corporate boards aspire to leadership and the pilot fish
- lawyers, management consultants, publicists, accountants
- see opportunities through capture or defence of their
Others gratify their egos (and their wallets, along with
those of their backers) through what has variously been
characterised as asset stripping, downsizing or right-sizing.
Uncritical acceptance of 'muscular leadership' or charismatic
chief executives - exemplified in mid-career hagiographies
of Harold Geneen, Charles Bluhdorn, Samuel Insull, Jack
Welch, Al Dunlap, Jean-Marie Messier and Christopher Skase
- has been questioned in works such as Rakesh Khurana's
Searching for a Corporate Savior: The Irrational Quest
for Charismatic CEOs (Princeton: Princeton Uni Press
Governments (along with other voices such as business
journalists, industry organisations and academics) have
on occasion encouraged industry consolidation to -
economies of scale through aggregation of small enterprises
into one of regional or 'world scale'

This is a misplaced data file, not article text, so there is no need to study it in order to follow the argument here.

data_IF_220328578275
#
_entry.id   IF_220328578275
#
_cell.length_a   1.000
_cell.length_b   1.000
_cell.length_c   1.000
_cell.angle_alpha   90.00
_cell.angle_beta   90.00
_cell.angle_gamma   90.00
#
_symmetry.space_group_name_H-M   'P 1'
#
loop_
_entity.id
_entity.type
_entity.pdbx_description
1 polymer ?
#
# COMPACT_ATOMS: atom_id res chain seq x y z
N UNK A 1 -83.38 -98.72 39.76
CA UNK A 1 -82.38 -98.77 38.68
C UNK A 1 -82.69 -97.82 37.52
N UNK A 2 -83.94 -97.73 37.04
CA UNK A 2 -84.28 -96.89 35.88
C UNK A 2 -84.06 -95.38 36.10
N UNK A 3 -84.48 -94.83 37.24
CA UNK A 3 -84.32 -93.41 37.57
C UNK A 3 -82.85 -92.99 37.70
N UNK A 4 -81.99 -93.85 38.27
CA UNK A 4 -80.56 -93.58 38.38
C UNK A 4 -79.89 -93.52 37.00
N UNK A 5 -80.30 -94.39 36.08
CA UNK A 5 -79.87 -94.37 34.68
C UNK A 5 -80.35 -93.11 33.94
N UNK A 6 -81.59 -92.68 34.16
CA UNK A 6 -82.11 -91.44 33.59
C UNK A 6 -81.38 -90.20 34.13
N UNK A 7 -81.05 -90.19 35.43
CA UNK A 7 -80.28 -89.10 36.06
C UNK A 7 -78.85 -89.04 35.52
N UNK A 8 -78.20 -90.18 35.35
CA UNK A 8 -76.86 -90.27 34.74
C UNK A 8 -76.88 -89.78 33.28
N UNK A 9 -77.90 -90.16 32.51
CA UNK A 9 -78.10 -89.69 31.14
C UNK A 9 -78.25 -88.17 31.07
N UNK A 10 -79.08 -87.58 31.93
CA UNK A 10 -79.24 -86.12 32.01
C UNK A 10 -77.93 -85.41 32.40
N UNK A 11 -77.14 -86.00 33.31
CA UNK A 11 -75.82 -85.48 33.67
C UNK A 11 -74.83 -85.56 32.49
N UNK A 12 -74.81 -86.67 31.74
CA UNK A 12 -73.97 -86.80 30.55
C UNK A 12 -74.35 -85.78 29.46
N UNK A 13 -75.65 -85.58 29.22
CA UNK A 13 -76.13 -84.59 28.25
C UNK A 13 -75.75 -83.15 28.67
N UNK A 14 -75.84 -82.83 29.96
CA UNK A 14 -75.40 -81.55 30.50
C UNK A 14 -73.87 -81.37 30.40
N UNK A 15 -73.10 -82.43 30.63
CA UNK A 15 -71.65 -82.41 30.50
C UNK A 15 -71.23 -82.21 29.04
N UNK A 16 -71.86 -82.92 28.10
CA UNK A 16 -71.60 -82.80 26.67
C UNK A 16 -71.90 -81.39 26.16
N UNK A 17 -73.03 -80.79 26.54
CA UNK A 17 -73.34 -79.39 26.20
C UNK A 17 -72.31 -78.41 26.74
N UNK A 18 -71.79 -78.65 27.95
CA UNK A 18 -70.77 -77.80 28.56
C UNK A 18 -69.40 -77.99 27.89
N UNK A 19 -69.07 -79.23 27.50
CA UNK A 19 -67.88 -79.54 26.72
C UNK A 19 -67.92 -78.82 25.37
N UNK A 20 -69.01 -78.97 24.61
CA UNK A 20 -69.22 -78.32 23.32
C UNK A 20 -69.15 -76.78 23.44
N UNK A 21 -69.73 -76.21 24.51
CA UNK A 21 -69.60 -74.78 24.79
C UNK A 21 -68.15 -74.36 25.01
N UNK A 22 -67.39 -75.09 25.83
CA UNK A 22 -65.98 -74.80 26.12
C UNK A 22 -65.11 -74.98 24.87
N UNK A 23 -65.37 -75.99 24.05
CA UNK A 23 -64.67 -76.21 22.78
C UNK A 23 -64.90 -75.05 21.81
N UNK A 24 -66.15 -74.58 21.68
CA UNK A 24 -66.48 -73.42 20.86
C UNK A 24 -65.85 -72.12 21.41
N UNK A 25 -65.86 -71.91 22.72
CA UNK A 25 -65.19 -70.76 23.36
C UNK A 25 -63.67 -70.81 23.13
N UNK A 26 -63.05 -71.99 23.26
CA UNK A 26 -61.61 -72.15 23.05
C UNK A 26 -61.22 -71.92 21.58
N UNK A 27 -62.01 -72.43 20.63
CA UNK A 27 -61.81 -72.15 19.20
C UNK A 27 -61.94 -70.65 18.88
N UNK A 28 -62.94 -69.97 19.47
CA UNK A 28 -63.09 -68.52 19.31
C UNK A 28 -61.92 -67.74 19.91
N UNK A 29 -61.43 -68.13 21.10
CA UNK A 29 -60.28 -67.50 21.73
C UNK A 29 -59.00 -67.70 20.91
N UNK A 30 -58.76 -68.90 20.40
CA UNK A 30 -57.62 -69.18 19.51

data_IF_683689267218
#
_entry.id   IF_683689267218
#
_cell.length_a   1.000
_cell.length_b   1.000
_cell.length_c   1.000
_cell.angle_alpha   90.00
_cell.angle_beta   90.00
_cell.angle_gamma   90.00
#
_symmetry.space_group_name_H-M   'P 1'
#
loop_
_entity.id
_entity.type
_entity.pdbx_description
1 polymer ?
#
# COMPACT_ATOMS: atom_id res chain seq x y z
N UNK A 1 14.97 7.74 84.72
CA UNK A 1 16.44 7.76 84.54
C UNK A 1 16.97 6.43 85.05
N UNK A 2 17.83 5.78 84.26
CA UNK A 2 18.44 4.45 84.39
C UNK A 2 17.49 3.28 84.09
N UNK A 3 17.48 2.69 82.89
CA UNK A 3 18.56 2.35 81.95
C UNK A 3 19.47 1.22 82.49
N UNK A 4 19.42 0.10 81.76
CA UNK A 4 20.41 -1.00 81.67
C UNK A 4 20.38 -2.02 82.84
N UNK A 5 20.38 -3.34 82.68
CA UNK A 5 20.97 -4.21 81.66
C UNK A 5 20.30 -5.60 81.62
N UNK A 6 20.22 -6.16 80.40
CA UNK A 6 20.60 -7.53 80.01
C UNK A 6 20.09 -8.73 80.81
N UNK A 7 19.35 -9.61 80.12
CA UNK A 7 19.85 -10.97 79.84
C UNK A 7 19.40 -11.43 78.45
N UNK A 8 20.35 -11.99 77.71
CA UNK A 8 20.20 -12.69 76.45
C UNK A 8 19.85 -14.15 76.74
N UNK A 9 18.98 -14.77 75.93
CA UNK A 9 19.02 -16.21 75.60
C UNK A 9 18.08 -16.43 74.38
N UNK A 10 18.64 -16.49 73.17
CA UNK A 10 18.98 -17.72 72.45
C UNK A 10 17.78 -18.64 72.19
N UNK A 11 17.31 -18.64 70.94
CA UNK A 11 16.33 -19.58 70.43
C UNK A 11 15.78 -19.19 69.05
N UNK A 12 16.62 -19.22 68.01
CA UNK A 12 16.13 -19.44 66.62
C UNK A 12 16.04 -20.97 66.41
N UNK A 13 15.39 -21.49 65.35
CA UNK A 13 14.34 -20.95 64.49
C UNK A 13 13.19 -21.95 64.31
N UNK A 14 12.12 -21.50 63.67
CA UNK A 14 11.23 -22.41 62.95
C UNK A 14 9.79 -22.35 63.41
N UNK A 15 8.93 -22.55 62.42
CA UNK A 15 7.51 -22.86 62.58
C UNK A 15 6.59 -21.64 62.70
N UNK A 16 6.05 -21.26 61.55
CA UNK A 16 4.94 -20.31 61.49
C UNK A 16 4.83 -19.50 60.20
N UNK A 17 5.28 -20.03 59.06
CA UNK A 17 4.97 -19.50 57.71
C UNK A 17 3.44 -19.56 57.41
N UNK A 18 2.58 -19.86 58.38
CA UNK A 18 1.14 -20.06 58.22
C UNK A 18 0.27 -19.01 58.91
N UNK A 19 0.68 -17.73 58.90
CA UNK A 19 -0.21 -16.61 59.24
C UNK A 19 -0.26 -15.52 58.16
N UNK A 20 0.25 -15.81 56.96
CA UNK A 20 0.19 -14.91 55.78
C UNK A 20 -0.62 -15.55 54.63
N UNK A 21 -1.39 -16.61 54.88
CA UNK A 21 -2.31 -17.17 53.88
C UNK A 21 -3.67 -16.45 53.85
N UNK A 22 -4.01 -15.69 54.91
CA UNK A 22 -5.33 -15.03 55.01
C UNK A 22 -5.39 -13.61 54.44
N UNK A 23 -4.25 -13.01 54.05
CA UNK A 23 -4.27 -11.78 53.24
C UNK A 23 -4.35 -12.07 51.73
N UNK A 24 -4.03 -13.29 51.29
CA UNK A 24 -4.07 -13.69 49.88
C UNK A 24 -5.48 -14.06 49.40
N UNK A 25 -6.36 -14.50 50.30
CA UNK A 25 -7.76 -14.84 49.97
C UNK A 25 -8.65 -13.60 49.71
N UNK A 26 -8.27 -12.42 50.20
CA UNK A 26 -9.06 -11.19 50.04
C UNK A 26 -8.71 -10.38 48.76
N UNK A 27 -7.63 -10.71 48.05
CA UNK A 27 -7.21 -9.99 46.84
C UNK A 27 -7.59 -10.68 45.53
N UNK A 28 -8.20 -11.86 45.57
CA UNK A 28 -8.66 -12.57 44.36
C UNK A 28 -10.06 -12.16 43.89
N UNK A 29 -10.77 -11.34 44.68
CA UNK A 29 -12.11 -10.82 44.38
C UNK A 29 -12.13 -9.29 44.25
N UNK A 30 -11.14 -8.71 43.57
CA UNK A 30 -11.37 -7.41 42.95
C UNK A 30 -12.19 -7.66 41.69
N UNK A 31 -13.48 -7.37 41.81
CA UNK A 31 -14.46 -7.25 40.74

individual ailing enterprises, resuscitate an ailing
industry or provide an escape route for investors
'national champions' in industries that are perceived
to be of key national interest (steel, computer hardware,
software, biotechnology) in relation to national security
or as a driver of economic growth throughout the national
national champions in sectors with a symbolic value
(eg film in 1930s Britain)
consolidation may occur across borders, with some governments
endorsing - even encouraging - international expansion
and others (for example France and Spain) impeding acquisition
of major national enterprises.